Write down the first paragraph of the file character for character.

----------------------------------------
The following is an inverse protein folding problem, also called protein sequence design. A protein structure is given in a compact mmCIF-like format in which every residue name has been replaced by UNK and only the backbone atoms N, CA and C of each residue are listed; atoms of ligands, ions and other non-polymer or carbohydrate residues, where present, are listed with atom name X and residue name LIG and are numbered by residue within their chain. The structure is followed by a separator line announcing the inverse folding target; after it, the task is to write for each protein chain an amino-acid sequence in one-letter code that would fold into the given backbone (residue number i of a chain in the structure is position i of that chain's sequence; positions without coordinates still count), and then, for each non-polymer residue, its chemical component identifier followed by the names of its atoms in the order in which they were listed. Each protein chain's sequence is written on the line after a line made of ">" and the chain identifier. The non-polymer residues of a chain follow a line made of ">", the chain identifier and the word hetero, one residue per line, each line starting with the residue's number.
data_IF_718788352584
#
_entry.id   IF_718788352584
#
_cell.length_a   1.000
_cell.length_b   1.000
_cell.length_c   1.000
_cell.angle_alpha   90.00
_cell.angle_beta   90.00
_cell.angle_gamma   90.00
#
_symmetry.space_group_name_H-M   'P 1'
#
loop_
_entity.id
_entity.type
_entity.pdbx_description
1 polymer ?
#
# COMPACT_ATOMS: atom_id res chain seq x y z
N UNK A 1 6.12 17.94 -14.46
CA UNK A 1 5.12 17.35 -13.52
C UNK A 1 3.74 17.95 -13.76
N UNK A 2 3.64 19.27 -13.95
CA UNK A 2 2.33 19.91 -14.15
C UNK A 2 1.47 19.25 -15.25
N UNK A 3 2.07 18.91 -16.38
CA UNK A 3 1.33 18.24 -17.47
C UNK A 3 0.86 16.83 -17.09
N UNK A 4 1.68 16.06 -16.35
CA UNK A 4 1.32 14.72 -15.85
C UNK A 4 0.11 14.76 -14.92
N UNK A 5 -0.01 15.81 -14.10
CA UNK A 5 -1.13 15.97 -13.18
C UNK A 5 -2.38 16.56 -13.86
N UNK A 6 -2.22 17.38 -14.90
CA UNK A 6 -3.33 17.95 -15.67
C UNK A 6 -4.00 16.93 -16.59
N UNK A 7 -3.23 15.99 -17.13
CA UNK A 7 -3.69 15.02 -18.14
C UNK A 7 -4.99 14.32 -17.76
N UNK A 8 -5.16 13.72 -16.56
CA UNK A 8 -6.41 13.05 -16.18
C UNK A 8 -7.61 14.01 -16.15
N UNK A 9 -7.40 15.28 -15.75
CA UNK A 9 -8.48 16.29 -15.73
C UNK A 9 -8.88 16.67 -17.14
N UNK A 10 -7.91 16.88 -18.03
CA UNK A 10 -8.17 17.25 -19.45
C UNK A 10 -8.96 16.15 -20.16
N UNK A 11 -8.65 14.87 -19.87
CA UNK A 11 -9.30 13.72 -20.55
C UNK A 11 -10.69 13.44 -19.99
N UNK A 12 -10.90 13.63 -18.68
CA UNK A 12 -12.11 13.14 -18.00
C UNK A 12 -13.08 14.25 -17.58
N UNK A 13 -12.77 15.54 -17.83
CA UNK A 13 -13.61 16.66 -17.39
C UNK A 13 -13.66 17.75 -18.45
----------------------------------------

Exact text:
The following is an inverse protein folding problem, also called protein sequence design. A protein structure is given in a compact mmCIF-like format in which every residue name has been replaced by UNK and only the backbone atoms N, CA and C of each residue are listed; atoms of ligands, ions and other non-polymer or carbohydrate residues, where present, are listed with atom name X and residue name LIG and are numbered by residue within their chain. The structure is followed by a separator line announcing the inverse folding target; after it, the task is to write for each protein chain an amino-acid sequence in one-letter code that would fold into the given backbone (residue number i of a chain in the structure is position i of that chain's sequence; positions without coordinates still count), and then, for each non-polymer residue, its chemical component identifier followed by the names of its atoms in the order in which they were listed. Each protein chain's sequence is written on the line after a line made of ">" and the chain identifier. The non-polymer residues of a chain follow a line made of ">", the chain identifier and the word hetero, one residue per line, each line starting with the residue's number.